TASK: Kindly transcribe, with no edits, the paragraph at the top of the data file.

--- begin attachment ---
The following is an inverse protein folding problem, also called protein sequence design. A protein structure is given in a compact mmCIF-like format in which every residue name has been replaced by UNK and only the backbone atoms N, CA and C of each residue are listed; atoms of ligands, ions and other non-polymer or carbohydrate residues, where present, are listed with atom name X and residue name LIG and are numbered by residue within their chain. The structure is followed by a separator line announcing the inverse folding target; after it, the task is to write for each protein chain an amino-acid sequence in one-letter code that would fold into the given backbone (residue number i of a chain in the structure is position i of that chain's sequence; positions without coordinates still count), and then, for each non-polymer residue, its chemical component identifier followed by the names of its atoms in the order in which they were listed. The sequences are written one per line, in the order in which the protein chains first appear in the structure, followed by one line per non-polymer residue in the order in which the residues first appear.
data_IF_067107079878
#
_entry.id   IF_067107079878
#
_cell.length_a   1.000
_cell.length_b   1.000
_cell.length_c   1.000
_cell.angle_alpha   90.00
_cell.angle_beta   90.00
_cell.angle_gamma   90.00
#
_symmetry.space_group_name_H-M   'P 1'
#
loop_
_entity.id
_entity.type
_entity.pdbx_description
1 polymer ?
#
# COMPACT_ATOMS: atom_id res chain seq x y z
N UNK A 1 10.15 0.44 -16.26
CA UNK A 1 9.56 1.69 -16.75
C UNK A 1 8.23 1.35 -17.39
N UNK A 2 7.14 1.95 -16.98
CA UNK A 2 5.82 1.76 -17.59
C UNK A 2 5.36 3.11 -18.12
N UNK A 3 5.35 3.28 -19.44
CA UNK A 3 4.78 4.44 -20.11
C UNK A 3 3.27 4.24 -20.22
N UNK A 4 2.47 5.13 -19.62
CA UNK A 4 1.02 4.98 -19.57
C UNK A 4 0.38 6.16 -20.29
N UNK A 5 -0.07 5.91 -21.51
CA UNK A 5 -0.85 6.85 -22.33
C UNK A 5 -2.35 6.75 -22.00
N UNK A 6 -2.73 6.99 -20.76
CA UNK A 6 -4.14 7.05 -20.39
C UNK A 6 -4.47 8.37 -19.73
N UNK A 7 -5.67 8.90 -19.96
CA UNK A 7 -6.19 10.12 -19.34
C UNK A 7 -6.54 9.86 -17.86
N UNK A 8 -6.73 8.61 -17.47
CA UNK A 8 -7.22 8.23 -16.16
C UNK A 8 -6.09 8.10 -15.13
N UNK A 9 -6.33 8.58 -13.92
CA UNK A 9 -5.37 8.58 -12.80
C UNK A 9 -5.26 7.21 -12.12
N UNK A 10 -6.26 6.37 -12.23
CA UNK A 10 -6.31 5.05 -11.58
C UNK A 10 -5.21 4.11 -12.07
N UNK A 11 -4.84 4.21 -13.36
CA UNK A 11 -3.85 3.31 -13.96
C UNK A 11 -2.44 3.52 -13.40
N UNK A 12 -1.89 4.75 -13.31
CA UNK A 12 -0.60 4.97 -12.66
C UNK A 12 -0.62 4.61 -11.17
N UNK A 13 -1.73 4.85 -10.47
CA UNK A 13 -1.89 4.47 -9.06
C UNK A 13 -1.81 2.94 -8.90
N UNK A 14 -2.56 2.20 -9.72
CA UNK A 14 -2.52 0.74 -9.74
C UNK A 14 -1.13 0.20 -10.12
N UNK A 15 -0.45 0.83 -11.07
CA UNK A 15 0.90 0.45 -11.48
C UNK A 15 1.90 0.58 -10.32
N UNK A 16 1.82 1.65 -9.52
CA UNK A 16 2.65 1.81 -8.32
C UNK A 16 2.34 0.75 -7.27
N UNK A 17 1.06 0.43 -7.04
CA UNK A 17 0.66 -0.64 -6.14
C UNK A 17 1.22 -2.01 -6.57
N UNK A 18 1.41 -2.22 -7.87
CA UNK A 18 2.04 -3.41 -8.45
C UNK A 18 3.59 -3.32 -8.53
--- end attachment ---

The following is an inverse protein folding problem, also called protein sequence design. A protein structure is given in a compact mmCIF-like format in which every residue name has been replaced by UNK and only the backbone atoms N, CA and C of each residue are listed; atoms of ligands, ions and other non-polymer or carbohydrate residues, where present, are listed with atom name X and residue name LIG and are numbered by residue within their chain. The structure is followed by a separator line announcing the inverse folding target; after it, the task is to write for each protein chain an amino-acid sequence in one-letter code that would fold into the given backbone (residue number i of a chain in the structure is position i of that chain's sequence; positions without coordinates still count), and then, for each non-polymer residue, its chemical component identifier followed by the names of its atoms in the order in which they were listed. The sequences are written one per line, in the order in which the protein chains first appear in the structure, followed by one line per non-polymer residue in the order in which the residues first appear.